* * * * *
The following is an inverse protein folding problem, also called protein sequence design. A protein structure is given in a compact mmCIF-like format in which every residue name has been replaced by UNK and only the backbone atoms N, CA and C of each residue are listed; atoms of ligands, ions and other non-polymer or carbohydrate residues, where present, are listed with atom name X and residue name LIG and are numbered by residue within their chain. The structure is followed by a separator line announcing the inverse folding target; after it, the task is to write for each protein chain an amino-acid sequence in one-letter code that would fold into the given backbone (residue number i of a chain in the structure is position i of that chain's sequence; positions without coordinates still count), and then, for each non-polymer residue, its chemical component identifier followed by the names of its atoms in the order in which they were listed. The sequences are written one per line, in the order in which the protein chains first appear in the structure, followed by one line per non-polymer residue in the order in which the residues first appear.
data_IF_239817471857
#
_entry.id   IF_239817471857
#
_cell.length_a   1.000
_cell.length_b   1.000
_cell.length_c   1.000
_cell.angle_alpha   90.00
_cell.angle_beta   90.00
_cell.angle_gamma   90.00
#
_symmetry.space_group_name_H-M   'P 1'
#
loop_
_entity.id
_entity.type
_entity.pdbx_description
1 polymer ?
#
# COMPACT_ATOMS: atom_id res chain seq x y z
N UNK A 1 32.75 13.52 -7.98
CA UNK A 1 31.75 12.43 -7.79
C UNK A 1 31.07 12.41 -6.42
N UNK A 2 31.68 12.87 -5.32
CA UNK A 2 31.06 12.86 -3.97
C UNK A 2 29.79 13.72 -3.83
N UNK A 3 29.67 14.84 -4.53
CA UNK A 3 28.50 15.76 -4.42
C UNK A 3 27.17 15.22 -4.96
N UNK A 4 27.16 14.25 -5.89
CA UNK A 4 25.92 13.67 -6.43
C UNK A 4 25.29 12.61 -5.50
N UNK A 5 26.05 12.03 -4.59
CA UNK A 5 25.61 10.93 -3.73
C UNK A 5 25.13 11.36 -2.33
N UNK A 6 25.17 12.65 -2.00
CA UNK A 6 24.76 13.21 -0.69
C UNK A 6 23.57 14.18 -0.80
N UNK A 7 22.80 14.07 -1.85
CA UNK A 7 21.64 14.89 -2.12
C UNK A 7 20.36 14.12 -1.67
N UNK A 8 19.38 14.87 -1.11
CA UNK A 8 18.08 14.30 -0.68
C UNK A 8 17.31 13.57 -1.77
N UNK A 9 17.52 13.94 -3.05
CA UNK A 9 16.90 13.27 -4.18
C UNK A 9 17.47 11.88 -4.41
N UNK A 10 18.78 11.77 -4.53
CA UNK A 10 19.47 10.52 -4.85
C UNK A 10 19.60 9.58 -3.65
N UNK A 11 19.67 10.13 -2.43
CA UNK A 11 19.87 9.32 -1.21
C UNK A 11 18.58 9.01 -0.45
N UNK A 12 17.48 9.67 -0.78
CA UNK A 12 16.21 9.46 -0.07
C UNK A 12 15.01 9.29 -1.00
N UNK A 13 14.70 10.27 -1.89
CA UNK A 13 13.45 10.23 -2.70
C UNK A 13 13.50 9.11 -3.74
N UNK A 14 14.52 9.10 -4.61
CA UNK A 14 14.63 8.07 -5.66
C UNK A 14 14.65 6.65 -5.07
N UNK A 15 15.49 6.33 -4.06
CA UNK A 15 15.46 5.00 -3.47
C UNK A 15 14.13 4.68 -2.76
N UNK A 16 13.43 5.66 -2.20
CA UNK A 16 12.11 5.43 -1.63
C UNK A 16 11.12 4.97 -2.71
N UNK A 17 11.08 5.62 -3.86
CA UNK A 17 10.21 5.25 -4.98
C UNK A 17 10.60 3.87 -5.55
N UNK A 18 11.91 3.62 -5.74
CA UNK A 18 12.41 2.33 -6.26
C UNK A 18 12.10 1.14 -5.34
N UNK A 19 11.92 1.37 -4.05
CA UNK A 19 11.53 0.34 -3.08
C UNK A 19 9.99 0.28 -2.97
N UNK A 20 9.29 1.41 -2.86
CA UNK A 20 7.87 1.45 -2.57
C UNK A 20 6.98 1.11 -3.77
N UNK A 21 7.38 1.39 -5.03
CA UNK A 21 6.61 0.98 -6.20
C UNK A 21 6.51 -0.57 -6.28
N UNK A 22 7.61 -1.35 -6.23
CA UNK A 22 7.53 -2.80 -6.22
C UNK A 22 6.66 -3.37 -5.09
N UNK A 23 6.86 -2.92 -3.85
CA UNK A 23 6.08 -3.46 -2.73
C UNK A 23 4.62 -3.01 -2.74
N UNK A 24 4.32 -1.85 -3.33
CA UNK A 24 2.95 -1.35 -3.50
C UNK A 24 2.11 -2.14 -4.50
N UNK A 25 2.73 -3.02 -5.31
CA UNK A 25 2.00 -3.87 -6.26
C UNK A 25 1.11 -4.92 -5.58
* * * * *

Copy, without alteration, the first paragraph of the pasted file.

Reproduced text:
The following is an inverse protein folding problem, also called protein sequence design. A protein structure is given in a compact mmCIF-like format in which every residue name has been replaced by UNK and only the backbone atoms N, CA and C of each residue are listed; atoms of ligands, ions and other non-polymer or carbohydrate residues, where present, are listed with atom name X and residue name LIG and are numbered by residue within their chain. The structure is followed by a separator line announcing the inverse folding target; after it, the task is to write for each protein chain an amino-acid sequence in one-letter code that would fold into the given backbone (residue number i of a chain in the structure is position i of that chain's sequence; positions without coordinates still count), and then, for each non-polymer residue, its chemical component identifier followed by the names of its atoms in the order in which they were listed. The sequences are written one per line, in the order in which the protein chains first appear in the structure, followed by one line per non-polymer residue in the order in which the residues first appear.